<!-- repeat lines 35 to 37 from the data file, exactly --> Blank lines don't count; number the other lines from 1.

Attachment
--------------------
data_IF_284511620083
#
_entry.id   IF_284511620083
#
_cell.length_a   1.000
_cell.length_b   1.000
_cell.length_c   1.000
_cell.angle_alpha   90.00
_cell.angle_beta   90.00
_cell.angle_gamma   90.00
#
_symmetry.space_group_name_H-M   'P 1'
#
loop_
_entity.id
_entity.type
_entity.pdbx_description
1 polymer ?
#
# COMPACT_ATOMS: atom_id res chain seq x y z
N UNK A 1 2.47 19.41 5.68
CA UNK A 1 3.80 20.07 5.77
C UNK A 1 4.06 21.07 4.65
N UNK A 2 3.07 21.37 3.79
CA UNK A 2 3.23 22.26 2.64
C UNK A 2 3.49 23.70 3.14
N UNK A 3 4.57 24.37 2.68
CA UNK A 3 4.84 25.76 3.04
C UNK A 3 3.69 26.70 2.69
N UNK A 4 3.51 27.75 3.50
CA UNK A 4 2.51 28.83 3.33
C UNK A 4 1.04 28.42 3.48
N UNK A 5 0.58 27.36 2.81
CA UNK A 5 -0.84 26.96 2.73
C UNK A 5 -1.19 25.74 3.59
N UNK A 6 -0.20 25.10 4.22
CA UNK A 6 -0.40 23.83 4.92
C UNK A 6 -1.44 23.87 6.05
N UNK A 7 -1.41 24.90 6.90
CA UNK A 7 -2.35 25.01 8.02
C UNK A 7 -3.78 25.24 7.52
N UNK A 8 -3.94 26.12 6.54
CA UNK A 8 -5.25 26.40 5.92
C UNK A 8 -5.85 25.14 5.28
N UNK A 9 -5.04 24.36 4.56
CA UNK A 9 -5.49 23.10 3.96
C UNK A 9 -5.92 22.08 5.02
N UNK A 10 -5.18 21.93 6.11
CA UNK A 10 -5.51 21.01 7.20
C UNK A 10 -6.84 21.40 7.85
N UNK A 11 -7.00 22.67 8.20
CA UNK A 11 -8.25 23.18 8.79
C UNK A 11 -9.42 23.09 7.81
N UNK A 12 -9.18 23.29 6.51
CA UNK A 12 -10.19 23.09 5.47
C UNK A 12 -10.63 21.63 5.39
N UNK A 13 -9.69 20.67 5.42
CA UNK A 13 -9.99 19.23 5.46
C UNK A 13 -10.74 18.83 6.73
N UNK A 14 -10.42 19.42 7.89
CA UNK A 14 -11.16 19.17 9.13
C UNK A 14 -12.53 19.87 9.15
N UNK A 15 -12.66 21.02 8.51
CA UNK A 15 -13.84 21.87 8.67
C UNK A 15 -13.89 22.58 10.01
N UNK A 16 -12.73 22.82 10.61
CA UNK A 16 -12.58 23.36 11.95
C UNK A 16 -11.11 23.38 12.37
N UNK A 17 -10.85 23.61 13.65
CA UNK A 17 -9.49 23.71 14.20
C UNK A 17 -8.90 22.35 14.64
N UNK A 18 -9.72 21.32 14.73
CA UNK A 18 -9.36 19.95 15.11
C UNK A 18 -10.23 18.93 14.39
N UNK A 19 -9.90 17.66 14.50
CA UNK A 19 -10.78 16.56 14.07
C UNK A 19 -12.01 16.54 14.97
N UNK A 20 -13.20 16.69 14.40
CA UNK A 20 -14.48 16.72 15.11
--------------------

C UNK A 5 -1.19 25.74 3.59
N UNK A 6 -0.20 25.10 4.22
CA UNK A 6 -0.40 23.83 4.92